Hanging up her pencil: Scorekeeper Hosterman ending long run

Connie Hosterman has been involved in high school basketball since 1973.

ERICA MILLER/GAZETTE PHOTOGRAPHERConnie Hosterman has been involved in high school basketball since 1973. ERICA MILLER/GAZETTE PHOTOGRAPHER

By Jim Schiltz

Gazette Reporter

Section II basketball mainstay Connie Hosterman said she is closing her scorebook for good at the end Shenendehowa’s state tournament run.

Hosterman has been tracking points, fouls and time outs for 45 years, starting in 1973, when Jim Zullo took over as Shenendehowa’s varsity boys’ coach.

“I feel like Section II is my home,” Hosterman said. “I can go in any gym and know someone. I get hugs from opposing coaches.”

Hosterman kept Zullo’s book for 25 years at Shenendehowa and for three more when he coached at Broadalbin-Perth. She’s been keeping the book for current Shenendehowa varsity coach Tony Dzikas since he took the reigns in 2005. She also did JV and freshman/modified games.

“Some years I did all three levels,” Hosterman said. “I didn’t miss many years. I took one year off for surgery. I missed another year when my mom passed away.”

Hosterman was a Shenendehowa guidance counselor from 1970 through 1994. She was a basketball chaperone for its high school teams before taking on the scorebook chores.

“We were at a faculty picnic in the fall of 1973,” Hosterman said. “I didn’t know Jim Zullo that well. I went up to him and said, ‘I’m your scorekeeper,’ and he said, ‘Okay.’ That’s how it started. Just like that. It was one less thing he had to worry about.”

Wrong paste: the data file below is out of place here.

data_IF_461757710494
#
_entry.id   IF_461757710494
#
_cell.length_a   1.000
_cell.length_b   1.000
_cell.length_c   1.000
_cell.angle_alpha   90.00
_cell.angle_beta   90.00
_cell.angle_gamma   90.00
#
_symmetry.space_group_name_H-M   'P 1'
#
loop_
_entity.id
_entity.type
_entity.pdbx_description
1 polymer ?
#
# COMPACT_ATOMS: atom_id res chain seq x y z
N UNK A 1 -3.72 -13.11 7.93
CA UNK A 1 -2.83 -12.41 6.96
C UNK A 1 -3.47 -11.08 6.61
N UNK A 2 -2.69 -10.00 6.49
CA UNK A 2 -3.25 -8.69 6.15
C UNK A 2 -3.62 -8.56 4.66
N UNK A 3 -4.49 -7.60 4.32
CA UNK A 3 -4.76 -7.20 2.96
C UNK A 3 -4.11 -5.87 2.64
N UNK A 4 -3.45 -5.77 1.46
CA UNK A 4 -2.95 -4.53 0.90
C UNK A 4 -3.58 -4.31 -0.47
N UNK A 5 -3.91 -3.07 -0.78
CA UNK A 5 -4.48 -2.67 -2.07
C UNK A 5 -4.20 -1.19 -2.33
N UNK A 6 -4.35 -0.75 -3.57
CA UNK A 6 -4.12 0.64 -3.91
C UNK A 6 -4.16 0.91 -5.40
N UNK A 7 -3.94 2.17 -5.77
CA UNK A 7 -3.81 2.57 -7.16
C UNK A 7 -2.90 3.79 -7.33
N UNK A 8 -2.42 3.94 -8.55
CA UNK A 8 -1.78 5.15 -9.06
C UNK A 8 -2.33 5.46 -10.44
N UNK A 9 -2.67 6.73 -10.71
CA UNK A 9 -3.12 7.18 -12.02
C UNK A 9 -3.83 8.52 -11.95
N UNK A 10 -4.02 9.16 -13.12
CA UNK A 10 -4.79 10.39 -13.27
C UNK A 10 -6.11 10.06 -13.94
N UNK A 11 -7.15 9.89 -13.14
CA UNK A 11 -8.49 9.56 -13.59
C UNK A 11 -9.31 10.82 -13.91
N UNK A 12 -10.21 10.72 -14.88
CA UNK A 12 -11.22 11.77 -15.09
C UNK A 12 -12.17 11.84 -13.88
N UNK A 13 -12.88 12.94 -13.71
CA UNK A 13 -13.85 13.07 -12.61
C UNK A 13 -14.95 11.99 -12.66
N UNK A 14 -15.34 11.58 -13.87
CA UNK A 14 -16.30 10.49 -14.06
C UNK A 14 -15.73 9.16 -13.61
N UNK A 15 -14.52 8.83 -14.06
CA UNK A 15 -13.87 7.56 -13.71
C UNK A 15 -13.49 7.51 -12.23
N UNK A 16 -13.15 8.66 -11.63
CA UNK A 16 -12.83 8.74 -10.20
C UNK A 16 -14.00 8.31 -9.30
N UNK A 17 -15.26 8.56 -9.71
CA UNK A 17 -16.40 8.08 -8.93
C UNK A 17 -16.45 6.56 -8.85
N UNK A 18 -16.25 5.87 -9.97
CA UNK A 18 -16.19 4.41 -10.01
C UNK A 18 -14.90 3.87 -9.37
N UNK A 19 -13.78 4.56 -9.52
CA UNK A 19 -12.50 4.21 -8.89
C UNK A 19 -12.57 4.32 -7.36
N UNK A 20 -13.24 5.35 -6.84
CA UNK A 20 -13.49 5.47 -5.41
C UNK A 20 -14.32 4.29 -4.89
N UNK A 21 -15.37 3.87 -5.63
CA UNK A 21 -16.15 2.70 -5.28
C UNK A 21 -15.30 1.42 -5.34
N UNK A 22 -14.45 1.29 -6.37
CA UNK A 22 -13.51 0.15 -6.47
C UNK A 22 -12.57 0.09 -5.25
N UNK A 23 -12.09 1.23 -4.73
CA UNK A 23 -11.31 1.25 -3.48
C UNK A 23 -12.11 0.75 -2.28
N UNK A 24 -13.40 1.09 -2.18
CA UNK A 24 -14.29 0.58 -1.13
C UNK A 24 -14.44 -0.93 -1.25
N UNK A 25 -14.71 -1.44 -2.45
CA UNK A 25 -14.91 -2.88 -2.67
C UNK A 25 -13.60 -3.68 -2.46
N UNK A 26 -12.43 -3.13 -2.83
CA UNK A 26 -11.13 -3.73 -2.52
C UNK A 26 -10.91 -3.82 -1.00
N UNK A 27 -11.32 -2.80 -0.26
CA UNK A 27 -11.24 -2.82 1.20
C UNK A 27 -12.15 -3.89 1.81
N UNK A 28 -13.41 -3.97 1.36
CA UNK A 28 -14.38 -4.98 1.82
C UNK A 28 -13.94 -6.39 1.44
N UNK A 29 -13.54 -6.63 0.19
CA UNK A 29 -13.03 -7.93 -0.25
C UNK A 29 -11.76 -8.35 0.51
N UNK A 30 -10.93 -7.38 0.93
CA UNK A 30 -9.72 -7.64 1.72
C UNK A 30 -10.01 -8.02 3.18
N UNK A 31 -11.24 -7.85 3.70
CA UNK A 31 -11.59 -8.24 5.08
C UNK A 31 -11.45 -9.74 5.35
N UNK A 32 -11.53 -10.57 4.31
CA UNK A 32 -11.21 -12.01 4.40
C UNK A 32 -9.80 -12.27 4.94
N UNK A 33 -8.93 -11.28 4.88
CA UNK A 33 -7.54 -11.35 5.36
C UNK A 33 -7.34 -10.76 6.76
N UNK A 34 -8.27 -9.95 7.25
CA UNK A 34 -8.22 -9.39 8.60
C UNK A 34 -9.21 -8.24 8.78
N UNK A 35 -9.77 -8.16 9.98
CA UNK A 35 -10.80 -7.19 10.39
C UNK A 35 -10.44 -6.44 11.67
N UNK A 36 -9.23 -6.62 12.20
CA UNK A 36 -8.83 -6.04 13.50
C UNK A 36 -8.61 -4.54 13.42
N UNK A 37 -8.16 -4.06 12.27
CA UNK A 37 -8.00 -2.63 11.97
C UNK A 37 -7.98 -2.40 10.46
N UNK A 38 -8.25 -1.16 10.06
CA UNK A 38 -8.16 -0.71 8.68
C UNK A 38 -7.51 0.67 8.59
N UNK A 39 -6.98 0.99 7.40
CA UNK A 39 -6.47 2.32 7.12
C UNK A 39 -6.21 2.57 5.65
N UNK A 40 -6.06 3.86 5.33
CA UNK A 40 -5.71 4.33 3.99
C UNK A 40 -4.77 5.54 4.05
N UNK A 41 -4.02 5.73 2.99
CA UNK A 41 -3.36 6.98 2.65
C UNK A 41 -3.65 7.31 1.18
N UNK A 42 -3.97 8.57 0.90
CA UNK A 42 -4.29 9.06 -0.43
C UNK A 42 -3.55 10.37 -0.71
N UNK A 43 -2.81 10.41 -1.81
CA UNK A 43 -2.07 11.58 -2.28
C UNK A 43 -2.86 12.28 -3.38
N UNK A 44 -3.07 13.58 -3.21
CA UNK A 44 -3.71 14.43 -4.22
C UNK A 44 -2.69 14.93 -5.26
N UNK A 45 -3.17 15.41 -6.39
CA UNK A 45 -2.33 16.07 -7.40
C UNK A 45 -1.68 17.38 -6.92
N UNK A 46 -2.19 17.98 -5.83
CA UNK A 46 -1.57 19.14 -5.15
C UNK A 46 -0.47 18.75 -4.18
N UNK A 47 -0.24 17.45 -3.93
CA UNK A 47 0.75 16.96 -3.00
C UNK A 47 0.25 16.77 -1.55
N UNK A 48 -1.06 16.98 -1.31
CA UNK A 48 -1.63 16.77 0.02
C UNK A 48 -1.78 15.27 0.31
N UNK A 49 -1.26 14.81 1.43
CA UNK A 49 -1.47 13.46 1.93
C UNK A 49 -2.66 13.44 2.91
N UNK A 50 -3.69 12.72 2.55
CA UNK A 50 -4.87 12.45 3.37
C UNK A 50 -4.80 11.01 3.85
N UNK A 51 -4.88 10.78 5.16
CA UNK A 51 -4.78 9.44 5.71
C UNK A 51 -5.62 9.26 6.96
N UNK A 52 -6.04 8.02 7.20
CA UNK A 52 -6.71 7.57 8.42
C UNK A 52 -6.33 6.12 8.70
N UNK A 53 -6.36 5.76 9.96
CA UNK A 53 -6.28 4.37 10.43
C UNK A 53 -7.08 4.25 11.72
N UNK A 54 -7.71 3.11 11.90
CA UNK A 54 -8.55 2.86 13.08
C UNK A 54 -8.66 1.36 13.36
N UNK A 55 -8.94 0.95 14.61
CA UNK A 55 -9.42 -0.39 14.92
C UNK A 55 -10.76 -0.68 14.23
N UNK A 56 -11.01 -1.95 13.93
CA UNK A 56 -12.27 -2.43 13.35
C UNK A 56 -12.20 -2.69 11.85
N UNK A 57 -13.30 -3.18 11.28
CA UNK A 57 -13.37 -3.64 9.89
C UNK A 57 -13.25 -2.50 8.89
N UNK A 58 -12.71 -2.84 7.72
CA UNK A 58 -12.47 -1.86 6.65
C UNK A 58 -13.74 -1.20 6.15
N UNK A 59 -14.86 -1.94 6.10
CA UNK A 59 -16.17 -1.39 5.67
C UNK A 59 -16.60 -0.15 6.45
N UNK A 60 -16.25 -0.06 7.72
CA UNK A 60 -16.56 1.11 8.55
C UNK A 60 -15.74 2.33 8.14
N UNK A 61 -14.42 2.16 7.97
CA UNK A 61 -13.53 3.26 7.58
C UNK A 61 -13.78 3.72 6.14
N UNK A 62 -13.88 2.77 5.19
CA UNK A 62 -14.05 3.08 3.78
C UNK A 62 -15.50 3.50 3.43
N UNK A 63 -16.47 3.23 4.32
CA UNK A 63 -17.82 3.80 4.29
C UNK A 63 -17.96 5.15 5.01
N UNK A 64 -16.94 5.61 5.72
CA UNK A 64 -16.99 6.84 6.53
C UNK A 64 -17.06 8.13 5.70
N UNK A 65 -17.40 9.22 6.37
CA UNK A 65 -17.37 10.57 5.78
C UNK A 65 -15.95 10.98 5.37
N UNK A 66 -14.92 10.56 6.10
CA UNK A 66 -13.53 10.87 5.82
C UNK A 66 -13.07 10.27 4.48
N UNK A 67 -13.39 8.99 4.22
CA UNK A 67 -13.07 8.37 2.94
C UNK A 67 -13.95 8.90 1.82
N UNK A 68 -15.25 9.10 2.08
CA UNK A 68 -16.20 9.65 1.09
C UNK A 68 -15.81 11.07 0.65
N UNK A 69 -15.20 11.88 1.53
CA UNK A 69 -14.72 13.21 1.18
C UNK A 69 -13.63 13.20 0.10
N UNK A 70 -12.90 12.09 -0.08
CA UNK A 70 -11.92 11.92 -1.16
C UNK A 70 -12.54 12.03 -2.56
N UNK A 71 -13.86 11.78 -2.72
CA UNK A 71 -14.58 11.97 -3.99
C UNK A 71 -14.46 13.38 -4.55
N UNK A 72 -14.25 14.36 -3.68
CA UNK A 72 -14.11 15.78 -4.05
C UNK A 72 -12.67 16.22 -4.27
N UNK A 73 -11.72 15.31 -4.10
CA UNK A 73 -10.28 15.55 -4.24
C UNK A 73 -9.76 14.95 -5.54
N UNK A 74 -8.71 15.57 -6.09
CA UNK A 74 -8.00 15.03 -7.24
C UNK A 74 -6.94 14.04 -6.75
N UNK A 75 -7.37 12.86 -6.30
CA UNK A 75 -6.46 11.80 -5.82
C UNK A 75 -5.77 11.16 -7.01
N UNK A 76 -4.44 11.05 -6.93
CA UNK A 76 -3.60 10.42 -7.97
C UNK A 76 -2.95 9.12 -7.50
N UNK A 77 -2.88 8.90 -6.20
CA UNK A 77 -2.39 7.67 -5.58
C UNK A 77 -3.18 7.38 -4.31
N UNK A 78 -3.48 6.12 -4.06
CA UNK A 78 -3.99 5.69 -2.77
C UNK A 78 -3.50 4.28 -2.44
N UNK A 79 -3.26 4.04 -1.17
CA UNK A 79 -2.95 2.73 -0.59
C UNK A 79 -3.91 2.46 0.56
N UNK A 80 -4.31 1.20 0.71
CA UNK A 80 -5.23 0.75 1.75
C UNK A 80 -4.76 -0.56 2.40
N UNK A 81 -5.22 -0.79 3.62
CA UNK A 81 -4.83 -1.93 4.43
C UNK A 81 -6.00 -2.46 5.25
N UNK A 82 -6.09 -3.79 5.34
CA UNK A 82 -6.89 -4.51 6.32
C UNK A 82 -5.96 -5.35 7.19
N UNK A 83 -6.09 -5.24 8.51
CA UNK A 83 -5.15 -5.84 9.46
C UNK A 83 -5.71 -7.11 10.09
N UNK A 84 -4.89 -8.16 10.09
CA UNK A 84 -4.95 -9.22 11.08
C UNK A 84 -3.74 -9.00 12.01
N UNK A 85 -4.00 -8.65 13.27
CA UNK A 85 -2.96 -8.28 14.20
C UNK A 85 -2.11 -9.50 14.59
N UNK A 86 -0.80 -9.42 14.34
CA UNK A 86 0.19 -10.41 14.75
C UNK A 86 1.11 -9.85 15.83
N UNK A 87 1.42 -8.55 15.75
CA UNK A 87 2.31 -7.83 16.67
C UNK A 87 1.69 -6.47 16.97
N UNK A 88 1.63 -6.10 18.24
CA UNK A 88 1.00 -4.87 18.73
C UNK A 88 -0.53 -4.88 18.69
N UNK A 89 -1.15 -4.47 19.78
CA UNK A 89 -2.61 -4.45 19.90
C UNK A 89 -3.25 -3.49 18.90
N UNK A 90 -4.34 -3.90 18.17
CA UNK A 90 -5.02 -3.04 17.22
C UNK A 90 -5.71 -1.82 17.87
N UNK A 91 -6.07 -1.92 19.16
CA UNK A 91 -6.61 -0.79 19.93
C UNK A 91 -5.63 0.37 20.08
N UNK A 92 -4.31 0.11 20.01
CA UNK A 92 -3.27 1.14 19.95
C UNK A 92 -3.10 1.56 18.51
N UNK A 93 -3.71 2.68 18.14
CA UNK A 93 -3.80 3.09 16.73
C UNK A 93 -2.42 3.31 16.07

Hosterman gained an appreciation from the media, not only because of her accurate numbers, but by providing addition information when reporting them. Her game accounts would often include notes about key runs, records set or milestones reached.

“She goes the extra mile for the kids to make sure it’s right,” Shenendehowa athletic director Chris Culnan said. “She’s always one of the last people to leave the gym after she makes sure all of the I’s are dotted and the T’s are crossed.”

Hosterman called it a labor of love.

“It’s been fun,” said Hosterman, who has been involved in basketball since her cheerleading days at Mechanicville. “I wouldn’t have done it for so long if it wasn’t fun.”

Hosterman kept the book this season for a 10th Section II championship team, her ninth from Shenendehowa to go with one while at Broadalbin-Perth. Two of those Shenendehowa teams went on to win state titles, in 1987 and 2015. She kept the book for Adirondack Region men’s Empire State Games teams, too, including three gold medal-winning ones (scholastic 1989, 2003; open 1990).

“I got to know a lot of kids,” said Hosterman, who earned a bachelor’s degree in psychology from Cornell University and a master’s degree in guidance from what is now the University at Albany. “So many good kids. I stay in touch with some of them on Facebook.”

Hosterman has served in many basketball capacities. For many years, she was a health center assistant at the Greg Koubek Basketball Camp at Brant Lake. She organized the paperwork for Zullo and former Mechanicville and RPI coach Bill Kalbaugh prior to their induction into the New York State Basketball Hall of Fame.

“We’re going to miss her,” Culnan said. “She is an institution at Shenendehowa. I don’t think she’ll ever stray too far away from the game.”

Hosterman was inducted into the Shenendehowa Athletic Hall of Fame in 2013 for lifetime achievement, and last year was honored by the Upstate New York Basketball Hall of Fame as its Love of the Game Award recipient.